Sunday, August 21, 2011

Lesson #8: Recovery Road

Sitting in the car, heading home, on the Friday of my first week back at work after my surgery, I put my head in my hands and started to cry. I was exhausted both mentally and physically. I felt like I had just been through a week of boot camp. I had totally underestimated the amount of stamina I needed to get through one simple day of work. I was frustrated with myself for being tired. What was wrong with me? The surgery was over, I had rested at home for a week and worked from home for another, why wasn’t I one hundred percent?

At three weeks I still couldn’t chew very well, my lower lip was still (and is still) numb which made everything from speaking to eating to crying an effort. Everything felt like an adjustment -- from wearing a seatbelt to talking on the phone, to the clothes I could wear, to rinsing out toothpaste. I was overwhelmed and depressed.

It took me a while to realize the problem was not with my recovery – the problem was my expectation of what should happen.

I have a long history of ignoring what my body is trying to tell me. I have an arrogance about my will being able to drag my body along regardless of any illness or injury. I’m that person who never gets sick for a day, because I don’t let myself be sick. When I’m under the weather I tell myself to buck up, I deny the sniffles, ignore the sore throat and open the window to cool off from a fever. When I do finally succumb to illness it isn’t pretty. It takes me out for a week, lands me in the doctor’s office listening to a lecture about how close I had come to being hospitalized.

I guess at my core I believe I am useless if I am not contributing to society in some way. Clearly my sense of safety is predicated on being in the world, making a contribution, working until I drop. Being sick makes me feel like that wounded antelope you see in all those nature films that gets eaten by the lions. Who wants to be that guy?

Yet who wants to be the woman crying in the car at the train station because she has pushed herself too hard? Frankly, I’d almost prefer being the antelope.
It is hard to face your own limitations and to respect what you need to heal, I’m afraid it is even harder to continue to ignore the small still voice inside you that asks you to breathe, to listen and to honor the amazing vessel that enables us to live fully in the world.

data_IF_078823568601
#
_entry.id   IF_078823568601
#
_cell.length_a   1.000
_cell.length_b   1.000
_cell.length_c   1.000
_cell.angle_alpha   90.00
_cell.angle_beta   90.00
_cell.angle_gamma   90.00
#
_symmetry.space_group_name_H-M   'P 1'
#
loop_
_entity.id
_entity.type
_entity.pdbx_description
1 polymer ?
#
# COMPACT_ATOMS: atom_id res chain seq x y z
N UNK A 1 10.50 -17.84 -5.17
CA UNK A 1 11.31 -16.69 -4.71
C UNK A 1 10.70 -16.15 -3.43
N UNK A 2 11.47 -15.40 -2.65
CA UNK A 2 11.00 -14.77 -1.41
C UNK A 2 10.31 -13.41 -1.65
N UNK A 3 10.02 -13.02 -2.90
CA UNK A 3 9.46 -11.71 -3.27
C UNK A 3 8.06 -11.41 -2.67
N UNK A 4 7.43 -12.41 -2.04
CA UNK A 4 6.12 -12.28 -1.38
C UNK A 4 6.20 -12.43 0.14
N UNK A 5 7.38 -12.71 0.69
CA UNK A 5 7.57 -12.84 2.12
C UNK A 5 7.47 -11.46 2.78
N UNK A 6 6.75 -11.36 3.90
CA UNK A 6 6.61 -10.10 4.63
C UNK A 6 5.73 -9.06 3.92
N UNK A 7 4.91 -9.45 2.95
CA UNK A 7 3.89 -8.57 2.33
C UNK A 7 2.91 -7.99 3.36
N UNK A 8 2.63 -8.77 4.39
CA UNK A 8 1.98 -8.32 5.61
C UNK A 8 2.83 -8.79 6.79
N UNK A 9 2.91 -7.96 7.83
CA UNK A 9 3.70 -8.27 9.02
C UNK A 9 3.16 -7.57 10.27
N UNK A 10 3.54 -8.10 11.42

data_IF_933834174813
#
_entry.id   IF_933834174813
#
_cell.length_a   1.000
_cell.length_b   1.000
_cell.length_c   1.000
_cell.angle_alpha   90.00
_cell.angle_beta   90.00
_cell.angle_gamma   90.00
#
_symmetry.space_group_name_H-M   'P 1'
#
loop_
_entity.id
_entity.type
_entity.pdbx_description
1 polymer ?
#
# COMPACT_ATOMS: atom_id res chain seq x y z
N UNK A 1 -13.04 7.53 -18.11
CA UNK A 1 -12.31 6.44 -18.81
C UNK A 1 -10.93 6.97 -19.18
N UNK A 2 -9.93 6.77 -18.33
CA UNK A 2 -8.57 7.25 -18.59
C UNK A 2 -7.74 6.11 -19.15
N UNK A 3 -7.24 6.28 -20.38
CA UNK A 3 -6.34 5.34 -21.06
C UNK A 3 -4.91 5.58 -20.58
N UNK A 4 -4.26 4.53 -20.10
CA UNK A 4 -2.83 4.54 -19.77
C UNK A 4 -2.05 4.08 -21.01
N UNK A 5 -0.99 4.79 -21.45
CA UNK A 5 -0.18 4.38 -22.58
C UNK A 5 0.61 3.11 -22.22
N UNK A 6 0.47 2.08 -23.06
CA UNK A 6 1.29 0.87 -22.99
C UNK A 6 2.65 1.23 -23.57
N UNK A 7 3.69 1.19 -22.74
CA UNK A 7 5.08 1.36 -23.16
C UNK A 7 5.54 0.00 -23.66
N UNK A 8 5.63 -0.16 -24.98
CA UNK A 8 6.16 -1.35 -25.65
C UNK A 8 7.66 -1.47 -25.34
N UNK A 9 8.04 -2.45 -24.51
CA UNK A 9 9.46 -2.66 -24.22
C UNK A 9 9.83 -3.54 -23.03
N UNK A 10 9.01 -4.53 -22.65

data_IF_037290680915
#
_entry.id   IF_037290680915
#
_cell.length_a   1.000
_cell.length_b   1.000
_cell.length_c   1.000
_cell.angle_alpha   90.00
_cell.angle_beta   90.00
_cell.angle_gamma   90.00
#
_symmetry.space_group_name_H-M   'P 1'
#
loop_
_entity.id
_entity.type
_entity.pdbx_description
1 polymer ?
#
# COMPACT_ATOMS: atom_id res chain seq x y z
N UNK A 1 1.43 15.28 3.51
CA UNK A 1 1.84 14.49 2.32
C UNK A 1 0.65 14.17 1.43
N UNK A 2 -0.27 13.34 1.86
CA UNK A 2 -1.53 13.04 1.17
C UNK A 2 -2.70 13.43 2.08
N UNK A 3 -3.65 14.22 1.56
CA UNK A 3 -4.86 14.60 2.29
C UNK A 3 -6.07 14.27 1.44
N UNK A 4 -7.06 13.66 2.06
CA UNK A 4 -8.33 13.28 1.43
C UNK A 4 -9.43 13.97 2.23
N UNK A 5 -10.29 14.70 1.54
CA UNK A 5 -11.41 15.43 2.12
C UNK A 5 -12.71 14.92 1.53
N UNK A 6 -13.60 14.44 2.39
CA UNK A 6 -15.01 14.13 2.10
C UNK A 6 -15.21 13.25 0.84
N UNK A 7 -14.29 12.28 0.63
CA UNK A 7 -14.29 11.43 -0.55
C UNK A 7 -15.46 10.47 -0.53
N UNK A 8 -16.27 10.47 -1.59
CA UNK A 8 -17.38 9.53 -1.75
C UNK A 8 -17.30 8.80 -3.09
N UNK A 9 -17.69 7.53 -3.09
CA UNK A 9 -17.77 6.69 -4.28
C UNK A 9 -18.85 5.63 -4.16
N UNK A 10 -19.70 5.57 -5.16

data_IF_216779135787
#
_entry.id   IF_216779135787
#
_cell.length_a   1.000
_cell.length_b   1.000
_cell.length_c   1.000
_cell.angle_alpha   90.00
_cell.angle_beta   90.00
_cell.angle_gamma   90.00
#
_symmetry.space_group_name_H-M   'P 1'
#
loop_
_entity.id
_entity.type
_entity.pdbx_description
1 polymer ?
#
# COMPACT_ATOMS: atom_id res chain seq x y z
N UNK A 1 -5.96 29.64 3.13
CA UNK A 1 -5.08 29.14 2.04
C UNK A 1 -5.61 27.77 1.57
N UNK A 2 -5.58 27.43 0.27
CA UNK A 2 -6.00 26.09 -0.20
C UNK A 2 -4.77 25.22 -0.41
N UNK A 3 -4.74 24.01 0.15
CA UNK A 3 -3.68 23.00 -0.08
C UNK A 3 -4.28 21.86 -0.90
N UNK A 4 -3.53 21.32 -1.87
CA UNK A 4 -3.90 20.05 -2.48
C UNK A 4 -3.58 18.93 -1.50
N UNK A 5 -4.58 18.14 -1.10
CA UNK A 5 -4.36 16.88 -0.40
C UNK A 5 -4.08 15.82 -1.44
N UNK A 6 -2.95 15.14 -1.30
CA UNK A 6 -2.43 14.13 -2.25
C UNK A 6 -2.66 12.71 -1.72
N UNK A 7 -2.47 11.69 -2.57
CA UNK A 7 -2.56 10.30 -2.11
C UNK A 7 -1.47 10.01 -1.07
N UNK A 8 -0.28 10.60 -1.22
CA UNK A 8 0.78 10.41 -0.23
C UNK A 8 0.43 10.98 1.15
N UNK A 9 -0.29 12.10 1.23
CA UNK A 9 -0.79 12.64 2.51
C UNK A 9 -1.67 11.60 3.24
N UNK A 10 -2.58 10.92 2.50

I am lucky I have people in my life who remind me to slow down, and who are patient with me when I cancel plans because I am too tired.

I am now seven weeks out from the surgery and take great pleasure in sleeping on my left side again, and being able to turn my head without using my whole body. The sensitivity in my left back molar has returned, something that used to annoy me but I now take as a reminder that my nerves are slowly coming back to life. Worrying about what I still cannot do, takes the focus of what I can do again, chewing came back just in time for the best corn of the season and because it is often hard to talk when my lip is acting up I save my words for when it is really important (and honestly, I like the challenge of taking less and listening more.)

Yesterday, after being able to take my first long walk, it occurred to me that I had been looking at this whole recovery thing all wrong. Instead of thinking it was taking me away from my job, I realized it was my job to recover and it warranted my total and complete focus and priority.
I stopped wishing I could get back to my old self and made peace with this newer, modified version of me. With any bit of luck she won’t met that crying woman in the car anytime soon.

Lesson #7: Letting Go...

In early July I had a surgery to remove a tumor that was growing on my left jaw. The tumor was benign, the surgery, although delicate, was a success and had a side effect of some temporary paralysis in my face mostly in my lip and ear lobe. The hardest part of the recovery is dealing with limited mobility in my neck, some pain and the inability to eat most solid foods for a while. Still, as I keep reminding myself, it beats having a tumor growing out of your jaw.

Going through this experience has given me a profound respect and admiration of anyone who goes through life changing illness, accidents or surgeries. It takes a tremendous amount of fortitude to keep yourself focused on your health and well being when there are so many reasons to get distracted and depressed. I think of people I have known who had months of recovery after accidents and am newly impressed by their strength.